Pierre's 600th steal came in his 1,907th career game. For those players who began their careers since 1893, Pierre was the ninth quickest to the milestone. Those who did it in fewer games: Henderson, Coleman, Raines, Cobb, Nixon, Wilson, Brock and Carey.

Westbrook keeps rolling
Jake Westbrook allowed a run in six innings and picked up his second win of the season and 100th of his career in the Cardinals' 6-5 win over the Brewers.

Westbrook, who owns a 1.07 ERA in 33 2/3 innings this season, has had four starts in 2013 in which he's gone at least six innings and allowed no more than one run. He is the 15th Cardinals pitcher since 1916 to have at least four such starts through the club's first 28 games. Of the 15, Westbrook is one of 14 to have exactly four, with Dizzy Dean having five (all five complete games) in 1937.

Westbrook is one of two pitchers on the 2013 Cardinals to make this list, with Lance Lynn also having four. No other Cardinals club since 1916 has had two pitchers from the same year make the list of 15.

Here and there
• The Cubs lost to the Padres, 4-2, with their only two runs coming on a Scott Hairston two-run home run off of southpaw Eric Stults. Since the start of the 2008 season, Hairston has posted a .502 slugging percentage in 673 at-bats against lefties. For all players batting right-handed against southpaws (minimum 600 at-bats) since 2008, that slugging mark is the 25th highest. Albert Pujols (.656), Ryan Braun (.606), Matt Kemp (.590) Carlos Beltran (.587) and David Wright (.581) hold the top five marks.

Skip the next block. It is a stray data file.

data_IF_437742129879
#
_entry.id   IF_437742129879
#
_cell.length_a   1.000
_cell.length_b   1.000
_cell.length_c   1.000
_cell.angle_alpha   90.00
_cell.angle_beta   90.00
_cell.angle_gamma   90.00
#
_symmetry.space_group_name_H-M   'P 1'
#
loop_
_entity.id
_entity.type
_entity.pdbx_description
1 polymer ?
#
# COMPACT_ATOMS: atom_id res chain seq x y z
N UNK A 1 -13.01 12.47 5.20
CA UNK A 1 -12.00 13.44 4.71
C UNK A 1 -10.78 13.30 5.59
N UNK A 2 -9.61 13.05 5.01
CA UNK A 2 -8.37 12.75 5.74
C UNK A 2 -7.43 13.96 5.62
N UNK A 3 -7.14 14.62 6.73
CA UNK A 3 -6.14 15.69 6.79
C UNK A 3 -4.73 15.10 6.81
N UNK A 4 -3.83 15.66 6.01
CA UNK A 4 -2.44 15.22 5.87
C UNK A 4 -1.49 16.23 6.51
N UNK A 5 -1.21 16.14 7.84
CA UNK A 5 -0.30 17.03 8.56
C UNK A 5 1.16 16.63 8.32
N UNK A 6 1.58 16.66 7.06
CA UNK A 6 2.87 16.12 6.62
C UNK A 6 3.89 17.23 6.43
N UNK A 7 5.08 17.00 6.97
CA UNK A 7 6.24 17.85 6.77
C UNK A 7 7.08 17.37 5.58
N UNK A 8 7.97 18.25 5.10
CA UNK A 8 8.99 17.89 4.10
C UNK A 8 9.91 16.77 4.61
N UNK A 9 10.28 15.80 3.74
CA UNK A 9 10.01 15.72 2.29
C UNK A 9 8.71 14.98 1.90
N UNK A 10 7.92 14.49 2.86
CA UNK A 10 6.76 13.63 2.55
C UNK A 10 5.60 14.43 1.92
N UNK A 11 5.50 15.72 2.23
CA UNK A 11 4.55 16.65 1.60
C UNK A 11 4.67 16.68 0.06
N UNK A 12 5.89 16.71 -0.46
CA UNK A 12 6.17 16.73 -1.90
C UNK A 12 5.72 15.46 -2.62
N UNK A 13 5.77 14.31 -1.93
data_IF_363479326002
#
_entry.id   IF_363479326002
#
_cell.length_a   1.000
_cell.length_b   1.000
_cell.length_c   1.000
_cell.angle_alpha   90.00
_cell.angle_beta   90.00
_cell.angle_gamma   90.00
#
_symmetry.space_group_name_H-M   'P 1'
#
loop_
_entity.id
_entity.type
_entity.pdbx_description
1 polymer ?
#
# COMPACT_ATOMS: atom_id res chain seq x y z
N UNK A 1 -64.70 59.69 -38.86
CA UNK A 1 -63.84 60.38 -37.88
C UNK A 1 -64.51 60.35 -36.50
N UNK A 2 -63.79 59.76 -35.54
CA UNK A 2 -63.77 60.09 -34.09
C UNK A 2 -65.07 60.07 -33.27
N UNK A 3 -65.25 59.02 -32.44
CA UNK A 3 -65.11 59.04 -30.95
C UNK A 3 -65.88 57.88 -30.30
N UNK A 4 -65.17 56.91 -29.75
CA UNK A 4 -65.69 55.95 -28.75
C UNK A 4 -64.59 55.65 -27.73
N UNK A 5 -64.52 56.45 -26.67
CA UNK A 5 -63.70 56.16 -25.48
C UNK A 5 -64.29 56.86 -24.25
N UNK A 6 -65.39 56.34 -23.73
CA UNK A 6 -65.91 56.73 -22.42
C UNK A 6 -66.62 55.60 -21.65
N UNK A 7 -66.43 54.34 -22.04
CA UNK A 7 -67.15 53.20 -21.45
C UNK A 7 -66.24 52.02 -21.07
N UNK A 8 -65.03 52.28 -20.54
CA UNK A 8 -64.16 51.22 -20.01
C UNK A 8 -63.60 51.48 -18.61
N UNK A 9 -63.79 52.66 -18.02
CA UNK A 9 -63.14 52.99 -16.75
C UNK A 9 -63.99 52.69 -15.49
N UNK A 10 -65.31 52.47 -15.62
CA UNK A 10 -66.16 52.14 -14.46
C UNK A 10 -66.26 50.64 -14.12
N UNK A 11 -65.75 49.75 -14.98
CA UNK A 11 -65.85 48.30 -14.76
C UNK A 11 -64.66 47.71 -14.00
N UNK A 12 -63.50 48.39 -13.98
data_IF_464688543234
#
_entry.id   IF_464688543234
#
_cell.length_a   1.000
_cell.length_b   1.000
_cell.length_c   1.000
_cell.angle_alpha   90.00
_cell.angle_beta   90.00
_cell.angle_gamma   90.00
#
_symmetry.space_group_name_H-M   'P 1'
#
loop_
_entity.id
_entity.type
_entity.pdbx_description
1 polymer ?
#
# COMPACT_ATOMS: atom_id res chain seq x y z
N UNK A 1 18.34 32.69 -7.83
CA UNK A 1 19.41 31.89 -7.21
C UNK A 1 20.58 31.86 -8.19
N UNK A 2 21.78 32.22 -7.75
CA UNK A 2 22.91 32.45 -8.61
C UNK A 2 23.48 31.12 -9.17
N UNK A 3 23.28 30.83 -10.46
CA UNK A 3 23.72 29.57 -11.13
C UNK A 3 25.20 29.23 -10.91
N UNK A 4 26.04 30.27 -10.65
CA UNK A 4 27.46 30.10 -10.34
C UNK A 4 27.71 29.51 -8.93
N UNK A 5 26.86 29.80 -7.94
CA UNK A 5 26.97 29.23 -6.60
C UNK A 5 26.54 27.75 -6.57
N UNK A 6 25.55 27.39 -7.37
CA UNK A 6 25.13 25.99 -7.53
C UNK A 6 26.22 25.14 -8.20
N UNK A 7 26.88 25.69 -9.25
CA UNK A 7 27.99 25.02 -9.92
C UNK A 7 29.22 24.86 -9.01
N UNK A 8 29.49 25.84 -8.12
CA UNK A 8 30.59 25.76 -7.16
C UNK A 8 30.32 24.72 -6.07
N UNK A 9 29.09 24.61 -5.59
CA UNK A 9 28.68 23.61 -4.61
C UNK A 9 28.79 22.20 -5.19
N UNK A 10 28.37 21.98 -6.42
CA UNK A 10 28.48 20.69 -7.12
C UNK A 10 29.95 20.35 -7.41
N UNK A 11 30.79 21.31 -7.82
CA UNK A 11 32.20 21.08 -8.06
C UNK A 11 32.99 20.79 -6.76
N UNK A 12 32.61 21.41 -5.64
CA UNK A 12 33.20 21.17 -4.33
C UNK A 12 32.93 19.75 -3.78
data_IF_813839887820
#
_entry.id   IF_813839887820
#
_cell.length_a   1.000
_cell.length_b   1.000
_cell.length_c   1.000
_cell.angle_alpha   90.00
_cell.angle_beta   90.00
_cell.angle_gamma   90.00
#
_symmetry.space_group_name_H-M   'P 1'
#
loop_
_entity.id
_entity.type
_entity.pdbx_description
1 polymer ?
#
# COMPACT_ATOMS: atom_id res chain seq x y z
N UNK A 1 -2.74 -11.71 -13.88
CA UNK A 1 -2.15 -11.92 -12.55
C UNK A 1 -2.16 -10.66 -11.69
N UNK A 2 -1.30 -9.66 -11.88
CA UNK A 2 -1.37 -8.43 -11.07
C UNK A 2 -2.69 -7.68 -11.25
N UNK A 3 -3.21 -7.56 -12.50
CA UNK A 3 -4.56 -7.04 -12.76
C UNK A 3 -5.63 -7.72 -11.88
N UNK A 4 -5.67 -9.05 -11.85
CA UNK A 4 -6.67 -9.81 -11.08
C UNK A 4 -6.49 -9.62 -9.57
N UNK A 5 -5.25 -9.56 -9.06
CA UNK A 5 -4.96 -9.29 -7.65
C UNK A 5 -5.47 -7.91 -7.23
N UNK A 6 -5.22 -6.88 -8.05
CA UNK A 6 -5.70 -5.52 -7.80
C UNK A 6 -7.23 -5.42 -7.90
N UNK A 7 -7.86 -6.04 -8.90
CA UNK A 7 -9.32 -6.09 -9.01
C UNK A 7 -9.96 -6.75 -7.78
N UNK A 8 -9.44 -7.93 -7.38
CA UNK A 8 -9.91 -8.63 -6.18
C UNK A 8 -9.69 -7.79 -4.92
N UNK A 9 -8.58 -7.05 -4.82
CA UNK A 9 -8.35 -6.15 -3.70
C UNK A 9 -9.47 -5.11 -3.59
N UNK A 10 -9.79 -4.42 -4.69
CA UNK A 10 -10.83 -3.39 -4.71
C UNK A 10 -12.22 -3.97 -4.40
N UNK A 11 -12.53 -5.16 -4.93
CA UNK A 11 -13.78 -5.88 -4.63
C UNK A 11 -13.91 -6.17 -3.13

• Washington's Dan Haren, who entered his start against the Braves with a career strikeout-to-walk ratio of 4.02, fanned four Braves and walked one and came away with his third win of the season. Haren, who has thrown 1,909 innings in his career, owns the third-best ratio for any pitcher since 1893 with a minimum of 1,900 innings. Curt Schilling (4.38 strikeouts for every one walk in 3,261 innings) and Pedro Martinez (4.15 in 2827 1/3 innings) are ahead of him.

• St. Louis scored its six runs in the third inning, with all of them coming after two outs. The rally featured five hits that came with two outs and runners in scoring position. For the year, the Cardinals own a .364 batting average in that split, tops in the Majors.

• Tigers leadoff hitter Austin Jackson had an uncommon night at the plate, striking out four times and collecting three hits. Dating back to 1916, he became only the 10th player to have such a combination. Jackson is the only Tigers player and only leadoff hitter to do it. Organizing the group around batting position, the rest of the list contains two No. 2 hitters (Mark Belanger and Vance Law), one No. 3 hitter (Devon White), three cleanup hitters (Glenn Davis, Kevin Maas and Phil Nevin), two No. 5 hitters (Jason Botts and Brandon Moss) and a No. 6 hitter (Nick Esasky).

Roger Schlueter is senior researcher for MLB Productions. This story was not subject to the approval of Major League Baseball or its clubs.